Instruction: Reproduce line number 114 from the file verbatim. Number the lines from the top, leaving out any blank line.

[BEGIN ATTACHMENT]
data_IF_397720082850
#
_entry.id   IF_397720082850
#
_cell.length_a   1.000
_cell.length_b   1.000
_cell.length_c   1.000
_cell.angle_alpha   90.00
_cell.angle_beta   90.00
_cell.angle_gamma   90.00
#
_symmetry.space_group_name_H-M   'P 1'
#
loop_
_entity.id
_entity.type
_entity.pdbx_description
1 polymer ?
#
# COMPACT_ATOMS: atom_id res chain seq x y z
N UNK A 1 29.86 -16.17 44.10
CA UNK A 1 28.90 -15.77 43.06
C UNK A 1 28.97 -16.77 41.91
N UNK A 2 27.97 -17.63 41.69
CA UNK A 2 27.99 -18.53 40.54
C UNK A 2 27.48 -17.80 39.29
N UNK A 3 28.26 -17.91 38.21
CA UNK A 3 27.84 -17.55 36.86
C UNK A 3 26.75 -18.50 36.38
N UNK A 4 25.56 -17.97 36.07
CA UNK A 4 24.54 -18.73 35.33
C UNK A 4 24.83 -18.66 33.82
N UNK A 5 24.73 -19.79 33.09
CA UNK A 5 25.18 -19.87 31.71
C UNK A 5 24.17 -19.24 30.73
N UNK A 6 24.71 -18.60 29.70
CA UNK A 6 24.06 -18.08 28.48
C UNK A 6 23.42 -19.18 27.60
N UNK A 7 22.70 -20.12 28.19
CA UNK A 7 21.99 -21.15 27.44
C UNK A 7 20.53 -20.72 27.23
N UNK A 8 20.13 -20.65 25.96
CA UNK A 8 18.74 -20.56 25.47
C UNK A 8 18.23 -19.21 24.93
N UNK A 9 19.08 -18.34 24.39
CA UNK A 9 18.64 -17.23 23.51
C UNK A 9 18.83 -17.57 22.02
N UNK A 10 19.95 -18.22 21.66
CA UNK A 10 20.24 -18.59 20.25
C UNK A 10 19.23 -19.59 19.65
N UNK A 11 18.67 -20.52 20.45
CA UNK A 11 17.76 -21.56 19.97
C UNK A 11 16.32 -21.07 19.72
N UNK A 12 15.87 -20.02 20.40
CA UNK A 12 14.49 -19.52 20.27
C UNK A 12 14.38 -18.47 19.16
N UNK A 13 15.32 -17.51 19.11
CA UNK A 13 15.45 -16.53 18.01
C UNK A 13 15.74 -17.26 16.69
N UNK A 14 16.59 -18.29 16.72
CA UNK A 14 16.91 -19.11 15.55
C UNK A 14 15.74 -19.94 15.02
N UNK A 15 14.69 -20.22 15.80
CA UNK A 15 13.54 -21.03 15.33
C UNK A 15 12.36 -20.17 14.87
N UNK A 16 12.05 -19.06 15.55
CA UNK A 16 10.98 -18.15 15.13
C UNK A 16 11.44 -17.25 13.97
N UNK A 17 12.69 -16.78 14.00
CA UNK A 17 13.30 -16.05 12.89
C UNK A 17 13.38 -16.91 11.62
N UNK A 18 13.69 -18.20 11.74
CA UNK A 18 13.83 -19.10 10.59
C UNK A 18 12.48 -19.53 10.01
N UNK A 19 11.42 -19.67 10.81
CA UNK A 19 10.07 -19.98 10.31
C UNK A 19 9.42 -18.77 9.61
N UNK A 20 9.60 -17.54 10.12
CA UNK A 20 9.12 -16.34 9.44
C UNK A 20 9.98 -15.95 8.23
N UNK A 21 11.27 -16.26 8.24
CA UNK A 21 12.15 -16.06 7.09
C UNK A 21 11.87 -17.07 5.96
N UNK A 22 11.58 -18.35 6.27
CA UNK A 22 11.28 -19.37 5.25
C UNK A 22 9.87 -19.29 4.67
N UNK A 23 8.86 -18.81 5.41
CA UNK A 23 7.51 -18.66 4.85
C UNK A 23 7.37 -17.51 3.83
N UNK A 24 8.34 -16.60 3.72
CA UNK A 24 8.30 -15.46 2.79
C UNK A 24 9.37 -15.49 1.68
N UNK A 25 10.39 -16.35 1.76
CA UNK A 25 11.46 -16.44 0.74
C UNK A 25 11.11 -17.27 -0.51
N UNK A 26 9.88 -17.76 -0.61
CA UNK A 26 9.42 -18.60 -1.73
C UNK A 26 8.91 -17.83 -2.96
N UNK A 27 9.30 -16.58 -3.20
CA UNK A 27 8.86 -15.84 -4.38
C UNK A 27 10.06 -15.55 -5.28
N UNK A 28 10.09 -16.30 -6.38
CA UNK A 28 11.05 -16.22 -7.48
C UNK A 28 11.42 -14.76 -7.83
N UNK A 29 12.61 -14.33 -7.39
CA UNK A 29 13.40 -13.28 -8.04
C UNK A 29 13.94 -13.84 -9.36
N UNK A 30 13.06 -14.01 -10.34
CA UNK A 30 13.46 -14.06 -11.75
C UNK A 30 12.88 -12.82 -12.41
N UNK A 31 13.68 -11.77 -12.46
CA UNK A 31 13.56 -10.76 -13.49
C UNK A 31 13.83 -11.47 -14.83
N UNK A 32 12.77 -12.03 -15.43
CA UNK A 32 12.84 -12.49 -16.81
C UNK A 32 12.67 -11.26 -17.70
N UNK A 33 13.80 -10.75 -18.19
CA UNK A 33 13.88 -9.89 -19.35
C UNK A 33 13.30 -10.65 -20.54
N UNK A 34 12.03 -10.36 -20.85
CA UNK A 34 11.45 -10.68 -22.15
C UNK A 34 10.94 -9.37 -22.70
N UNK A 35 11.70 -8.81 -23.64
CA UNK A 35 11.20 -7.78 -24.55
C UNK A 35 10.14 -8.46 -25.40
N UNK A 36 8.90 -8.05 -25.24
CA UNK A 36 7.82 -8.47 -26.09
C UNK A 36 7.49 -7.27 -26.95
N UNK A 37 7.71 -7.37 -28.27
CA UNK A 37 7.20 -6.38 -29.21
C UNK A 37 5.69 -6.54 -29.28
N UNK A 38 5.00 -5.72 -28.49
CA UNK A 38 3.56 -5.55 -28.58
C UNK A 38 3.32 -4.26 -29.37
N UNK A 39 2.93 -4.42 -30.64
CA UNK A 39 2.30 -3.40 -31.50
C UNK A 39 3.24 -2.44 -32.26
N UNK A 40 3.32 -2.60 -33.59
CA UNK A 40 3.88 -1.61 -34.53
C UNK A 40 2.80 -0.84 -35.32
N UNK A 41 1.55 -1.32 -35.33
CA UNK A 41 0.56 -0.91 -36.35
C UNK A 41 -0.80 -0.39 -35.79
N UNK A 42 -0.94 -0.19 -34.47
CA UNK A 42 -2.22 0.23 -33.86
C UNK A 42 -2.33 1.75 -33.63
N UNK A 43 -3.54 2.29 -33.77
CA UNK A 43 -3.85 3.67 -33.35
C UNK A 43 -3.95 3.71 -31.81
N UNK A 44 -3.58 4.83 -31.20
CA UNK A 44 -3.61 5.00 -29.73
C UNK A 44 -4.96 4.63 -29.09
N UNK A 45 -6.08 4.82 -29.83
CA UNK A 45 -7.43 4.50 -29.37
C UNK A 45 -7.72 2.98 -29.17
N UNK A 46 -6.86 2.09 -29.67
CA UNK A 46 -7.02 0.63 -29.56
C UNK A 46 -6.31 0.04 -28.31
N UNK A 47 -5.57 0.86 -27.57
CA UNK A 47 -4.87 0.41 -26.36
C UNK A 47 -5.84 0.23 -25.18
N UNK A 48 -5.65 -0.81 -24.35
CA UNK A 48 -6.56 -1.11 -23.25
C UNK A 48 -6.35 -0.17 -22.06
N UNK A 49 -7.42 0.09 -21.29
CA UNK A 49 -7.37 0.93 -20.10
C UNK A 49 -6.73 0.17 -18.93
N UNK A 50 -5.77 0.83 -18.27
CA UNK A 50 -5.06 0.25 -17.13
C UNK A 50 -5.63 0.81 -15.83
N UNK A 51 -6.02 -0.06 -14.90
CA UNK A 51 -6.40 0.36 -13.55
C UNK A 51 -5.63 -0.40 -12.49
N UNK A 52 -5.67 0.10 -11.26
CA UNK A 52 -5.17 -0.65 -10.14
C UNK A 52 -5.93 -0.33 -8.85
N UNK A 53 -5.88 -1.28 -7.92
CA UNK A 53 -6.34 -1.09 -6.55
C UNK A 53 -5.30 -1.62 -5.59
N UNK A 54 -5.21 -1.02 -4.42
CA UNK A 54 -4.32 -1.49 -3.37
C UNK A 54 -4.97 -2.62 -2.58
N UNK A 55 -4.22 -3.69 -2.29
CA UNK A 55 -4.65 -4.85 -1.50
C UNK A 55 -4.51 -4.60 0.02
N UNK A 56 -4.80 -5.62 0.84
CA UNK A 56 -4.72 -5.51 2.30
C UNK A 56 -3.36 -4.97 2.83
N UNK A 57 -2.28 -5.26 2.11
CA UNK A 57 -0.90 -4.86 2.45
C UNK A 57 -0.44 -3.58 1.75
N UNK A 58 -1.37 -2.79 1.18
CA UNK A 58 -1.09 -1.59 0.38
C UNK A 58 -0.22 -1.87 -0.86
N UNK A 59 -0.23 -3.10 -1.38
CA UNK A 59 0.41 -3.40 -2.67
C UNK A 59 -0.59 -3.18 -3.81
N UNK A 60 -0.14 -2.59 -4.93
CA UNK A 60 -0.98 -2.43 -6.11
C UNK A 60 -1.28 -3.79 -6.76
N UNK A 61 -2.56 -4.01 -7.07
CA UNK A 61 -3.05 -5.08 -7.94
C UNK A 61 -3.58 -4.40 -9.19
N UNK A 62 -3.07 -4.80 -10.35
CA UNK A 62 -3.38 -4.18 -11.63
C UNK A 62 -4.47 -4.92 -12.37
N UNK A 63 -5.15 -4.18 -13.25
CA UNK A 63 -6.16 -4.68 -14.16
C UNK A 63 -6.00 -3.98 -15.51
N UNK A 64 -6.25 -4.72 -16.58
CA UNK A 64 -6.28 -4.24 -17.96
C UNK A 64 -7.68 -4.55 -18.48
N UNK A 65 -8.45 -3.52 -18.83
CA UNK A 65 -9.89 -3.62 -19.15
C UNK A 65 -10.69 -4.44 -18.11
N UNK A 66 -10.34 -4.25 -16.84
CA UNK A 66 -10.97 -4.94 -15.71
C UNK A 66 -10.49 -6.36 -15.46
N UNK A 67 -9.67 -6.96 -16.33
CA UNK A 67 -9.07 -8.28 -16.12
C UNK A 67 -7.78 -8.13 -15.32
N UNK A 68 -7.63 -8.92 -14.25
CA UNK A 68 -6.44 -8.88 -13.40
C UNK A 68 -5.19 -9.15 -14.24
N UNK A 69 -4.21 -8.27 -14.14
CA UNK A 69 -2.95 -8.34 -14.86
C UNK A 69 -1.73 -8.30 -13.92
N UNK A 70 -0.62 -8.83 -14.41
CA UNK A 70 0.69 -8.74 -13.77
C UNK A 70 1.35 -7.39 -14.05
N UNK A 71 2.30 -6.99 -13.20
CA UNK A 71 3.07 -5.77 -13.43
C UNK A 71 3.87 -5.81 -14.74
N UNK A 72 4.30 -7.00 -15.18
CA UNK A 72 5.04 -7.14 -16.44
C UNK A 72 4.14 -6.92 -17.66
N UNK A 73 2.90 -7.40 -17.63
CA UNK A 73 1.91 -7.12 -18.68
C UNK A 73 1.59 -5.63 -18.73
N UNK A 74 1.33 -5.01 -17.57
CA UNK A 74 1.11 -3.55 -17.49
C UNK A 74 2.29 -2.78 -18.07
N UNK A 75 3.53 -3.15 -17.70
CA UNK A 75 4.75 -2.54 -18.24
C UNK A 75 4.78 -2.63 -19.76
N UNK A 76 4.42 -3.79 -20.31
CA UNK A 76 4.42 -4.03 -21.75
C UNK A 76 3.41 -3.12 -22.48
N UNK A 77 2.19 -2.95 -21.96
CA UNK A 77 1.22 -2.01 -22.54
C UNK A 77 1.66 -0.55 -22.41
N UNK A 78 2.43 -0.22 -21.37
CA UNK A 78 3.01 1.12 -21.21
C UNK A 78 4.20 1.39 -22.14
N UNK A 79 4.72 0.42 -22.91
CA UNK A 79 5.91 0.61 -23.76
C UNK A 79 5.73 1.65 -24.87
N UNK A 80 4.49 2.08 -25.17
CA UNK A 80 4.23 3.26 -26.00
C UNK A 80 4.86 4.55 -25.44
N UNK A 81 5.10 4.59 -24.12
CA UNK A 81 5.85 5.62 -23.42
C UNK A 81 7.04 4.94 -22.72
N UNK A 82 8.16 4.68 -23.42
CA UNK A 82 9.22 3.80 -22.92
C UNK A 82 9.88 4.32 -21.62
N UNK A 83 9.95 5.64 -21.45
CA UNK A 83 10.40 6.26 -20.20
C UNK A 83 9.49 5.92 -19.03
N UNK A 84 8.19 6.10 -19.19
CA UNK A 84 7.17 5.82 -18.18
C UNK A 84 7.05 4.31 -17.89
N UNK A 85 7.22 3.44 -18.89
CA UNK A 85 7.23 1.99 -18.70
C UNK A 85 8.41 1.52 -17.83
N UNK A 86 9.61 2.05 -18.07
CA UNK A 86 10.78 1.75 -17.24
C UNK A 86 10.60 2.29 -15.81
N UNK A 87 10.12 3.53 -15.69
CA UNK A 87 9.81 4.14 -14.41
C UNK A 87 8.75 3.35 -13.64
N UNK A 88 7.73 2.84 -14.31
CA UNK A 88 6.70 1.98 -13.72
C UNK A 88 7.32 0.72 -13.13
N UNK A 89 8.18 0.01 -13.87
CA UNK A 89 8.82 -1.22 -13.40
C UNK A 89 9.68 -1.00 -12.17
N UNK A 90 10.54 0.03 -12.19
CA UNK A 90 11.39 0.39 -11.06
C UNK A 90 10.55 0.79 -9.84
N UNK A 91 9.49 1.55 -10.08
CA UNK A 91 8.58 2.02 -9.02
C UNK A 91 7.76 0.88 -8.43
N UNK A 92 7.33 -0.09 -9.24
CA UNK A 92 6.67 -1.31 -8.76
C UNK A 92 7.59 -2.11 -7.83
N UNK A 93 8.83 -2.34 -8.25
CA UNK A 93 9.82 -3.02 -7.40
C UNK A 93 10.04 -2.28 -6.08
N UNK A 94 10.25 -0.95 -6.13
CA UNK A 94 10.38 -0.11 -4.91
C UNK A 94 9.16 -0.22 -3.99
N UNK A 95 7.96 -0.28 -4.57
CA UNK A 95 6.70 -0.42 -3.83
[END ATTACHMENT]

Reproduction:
N UNK A 32 12.77 -12.03 -15.43